In situ Fourier-transform infrared (FTIR) spectroscopy is able to probe structural defects via site-specific adsorption of CO to the Cu-BTC (BTC = 1,3,5-benzenetricarboxylate) metal-organic framework (MOF). The temperature-programmed desorption (TPD) of CO chemisorbed to Cu-TDPAT (TDPAT = 2,4,6-tris(3,5-dicarboxylphenylamino)-1,3,5-triazine) is virtually identical to Cu-BTC, suggesting CO chemisorbs to the open metal site at the axial position of the copper paddlewheel that is the building unit of both MOFs. Yet, despite an increased gravimetric CO : Cu ratio, CO chemisorbed to Cu-TDPAT is FTIR inactive. We rule out the presence of residual solvent, thermal degradation, adsorption temperature, and ligand-induced electronic effects at the adsorption site. TPD at increased pressure suggests the multiple CO per Cu site rearrange in Cu-TDPAT as a dynamic function of temperature and pressure. Thus, the FTIR inactivity of CO chemisorbed to Cu-TDPAT is attributed to orientation and/or packing of the CO relative to the Cu binding site. The results suggest dynamic chemisorption complicate extension of a site-specific in situ FTIR probe of gas adsorption. For both Cu-BTC and Cu-TDPAT, the in situ FTIR probe is a less sensitive probe of defects than X-ray photoelectron spectroscopy and nitrogen adsorption.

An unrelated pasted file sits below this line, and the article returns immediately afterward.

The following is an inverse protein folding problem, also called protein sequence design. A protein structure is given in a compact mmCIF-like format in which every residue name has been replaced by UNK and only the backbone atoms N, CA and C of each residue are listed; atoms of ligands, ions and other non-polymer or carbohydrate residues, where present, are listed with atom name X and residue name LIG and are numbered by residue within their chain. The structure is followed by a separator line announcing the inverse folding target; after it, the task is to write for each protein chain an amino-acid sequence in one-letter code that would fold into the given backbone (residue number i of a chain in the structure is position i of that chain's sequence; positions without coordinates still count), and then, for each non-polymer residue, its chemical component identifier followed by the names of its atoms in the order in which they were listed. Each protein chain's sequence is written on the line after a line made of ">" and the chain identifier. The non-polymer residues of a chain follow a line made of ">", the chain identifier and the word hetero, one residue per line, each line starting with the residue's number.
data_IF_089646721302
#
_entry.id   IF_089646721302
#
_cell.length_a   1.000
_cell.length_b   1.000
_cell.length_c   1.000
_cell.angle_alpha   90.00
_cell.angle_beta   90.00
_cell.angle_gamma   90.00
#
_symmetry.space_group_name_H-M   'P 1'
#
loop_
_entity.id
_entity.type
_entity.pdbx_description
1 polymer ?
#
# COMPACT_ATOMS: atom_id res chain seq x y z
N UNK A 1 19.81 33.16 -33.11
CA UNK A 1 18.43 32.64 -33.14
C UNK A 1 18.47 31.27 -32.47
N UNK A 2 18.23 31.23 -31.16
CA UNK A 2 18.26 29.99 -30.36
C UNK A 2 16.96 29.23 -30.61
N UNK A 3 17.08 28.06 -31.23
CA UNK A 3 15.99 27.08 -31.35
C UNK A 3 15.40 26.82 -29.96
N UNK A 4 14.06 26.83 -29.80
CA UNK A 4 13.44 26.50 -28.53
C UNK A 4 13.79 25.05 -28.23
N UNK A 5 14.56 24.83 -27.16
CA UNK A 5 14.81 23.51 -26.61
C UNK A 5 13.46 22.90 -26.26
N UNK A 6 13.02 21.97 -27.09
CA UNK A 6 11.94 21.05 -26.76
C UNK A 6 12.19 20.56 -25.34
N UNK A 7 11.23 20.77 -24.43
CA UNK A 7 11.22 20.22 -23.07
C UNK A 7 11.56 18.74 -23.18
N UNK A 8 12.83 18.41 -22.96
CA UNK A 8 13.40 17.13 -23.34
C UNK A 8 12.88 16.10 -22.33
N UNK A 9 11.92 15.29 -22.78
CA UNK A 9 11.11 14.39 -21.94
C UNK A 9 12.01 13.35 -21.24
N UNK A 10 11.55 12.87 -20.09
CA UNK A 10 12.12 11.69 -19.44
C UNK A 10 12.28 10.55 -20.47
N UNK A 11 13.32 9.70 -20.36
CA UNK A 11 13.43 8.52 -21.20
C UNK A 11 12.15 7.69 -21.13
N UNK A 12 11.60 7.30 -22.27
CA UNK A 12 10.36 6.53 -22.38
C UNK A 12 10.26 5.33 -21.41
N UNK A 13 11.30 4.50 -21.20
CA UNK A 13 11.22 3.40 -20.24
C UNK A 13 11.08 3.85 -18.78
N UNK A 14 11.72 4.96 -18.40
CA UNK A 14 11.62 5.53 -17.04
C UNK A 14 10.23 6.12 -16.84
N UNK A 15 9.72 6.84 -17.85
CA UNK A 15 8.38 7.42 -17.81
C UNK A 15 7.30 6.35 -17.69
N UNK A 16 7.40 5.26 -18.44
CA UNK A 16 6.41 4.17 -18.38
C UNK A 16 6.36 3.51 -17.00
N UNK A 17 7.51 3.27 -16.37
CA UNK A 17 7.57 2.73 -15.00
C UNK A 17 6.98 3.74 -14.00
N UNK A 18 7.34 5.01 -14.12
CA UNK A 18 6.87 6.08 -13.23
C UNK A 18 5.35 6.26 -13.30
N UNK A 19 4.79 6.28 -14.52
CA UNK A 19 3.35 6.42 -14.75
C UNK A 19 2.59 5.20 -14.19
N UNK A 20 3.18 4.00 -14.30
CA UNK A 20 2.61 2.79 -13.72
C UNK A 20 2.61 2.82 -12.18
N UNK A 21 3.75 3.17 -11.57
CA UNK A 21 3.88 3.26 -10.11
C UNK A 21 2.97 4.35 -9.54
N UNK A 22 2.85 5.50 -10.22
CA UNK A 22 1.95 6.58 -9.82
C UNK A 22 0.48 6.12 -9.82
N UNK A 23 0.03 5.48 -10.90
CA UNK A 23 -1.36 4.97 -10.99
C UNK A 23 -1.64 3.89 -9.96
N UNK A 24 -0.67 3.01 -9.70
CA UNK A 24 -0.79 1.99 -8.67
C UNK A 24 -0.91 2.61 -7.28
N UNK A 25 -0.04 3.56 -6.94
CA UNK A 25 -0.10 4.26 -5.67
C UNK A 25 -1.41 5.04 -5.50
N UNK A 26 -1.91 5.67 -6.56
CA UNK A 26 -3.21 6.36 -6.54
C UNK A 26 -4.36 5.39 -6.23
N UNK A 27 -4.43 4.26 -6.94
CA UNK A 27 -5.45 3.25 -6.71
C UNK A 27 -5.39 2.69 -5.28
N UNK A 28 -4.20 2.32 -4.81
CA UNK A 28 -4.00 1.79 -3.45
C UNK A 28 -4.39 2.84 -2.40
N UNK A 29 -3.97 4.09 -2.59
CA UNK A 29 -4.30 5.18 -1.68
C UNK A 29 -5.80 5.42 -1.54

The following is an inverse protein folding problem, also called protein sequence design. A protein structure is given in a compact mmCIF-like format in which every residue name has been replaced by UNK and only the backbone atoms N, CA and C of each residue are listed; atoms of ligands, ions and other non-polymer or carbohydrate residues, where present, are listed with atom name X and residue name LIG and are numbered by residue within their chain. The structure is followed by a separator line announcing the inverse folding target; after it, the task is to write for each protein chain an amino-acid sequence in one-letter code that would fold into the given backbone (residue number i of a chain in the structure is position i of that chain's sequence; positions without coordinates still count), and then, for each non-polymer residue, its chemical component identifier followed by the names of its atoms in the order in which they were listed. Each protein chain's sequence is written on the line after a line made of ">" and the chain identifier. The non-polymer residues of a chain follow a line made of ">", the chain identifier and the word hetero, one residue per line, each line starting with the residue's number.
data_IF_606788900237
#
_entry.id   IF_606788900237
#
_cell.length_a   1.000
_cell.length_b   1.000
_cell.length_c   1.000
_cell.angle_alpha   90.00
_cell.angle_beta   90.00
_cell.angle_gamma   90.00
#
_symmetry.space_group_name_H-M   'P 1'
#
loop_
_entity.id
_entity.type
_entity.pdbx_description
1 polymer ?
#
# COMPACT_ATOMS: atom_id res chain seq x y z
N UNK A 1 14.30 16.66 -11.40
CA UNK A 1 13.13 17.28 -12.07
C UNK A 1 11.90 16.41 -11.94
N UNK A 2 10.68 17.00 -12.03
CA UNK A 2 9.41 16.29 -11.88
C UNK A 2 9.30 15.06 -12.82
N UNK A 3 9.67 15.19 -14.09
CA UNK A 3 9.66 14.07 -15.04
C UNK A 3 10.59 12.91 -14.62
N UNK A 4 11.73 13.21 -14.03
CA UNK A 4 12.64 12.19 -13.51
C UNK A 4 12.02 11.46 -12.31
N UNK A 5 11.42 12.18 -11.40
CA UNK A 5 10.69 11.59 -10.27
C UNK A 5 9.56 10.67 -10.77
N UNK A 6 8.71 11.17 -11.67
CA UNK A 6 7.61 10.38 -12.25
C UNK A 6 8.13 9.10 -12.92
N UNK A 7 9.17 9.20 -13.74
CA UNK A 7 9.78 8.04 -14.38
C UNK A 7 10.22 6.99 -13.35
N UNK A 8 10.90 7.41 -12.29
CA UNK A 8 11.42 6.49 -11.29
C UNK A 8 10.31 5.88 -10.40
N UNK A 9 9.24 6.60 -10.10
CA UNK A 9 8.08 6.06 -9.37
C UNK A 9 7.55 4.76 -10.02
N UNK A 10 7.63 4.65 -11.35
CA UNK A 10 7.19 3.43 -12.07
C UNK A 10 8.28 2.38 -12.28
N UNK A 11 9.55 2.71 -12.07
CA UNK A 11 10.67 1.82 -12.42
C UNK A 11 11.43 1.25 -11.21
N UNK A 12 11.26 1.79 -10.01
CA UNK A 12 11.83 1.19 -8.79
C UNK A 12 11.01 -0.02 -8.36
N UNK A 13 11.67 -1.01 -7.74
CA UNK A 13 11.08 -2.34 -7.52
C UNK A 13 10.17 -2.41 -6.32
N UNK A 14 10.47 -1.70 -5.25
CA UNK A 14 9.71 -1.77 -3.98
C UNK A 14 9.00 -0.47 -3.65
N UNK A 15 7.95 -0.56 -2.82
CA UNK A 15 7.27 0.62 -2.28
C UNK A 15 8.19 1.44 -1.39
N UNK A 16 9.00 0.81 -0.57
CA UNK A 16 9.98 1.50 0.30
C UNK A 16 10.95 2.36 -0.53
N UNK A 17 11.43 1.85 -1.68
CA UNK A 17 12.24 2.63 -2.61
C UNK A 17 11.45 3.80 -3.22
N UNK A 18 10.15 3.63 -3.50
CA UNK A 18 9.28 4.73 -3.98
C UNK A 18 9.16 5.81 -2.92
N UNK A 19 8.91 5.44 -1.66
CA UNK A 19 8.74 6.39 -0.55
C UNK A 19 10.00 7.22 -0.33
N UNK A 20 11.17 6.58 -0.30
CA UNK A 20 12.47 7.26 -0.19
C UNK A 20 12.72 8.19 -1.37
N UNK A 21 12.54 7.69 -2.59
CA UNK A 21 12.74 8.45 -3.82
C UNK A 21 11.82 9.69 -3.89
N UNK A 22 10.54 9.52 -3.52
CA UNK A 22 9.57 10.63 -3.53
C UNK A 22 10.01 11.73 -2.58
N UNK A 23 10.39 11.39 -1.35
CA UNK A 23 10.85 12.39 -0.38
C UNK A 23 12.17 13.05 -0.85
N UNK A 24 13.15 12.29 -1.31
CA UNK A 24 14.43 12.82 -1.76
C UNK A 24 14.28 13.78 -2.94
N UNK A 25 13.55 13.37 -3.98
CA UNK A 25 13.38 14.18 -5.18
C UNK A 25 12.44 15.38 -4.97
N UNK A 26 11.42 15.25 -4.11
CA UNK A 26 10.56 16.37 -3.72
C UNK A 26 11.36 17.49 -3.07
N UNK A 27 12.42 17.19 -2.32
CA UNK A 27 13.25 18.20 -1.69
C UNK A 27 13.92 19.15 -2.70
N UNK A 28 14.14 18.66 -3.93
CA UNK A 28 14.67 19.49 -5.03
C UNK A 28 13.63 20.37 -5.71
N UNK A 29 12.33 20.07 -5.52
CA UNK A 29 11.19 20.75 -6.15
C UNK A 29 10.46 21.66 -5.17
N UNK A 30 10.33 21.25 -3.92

ASJC Scopus subject areas
- Physics and Astronomy(all)
- Physical and Theoretical Chemistry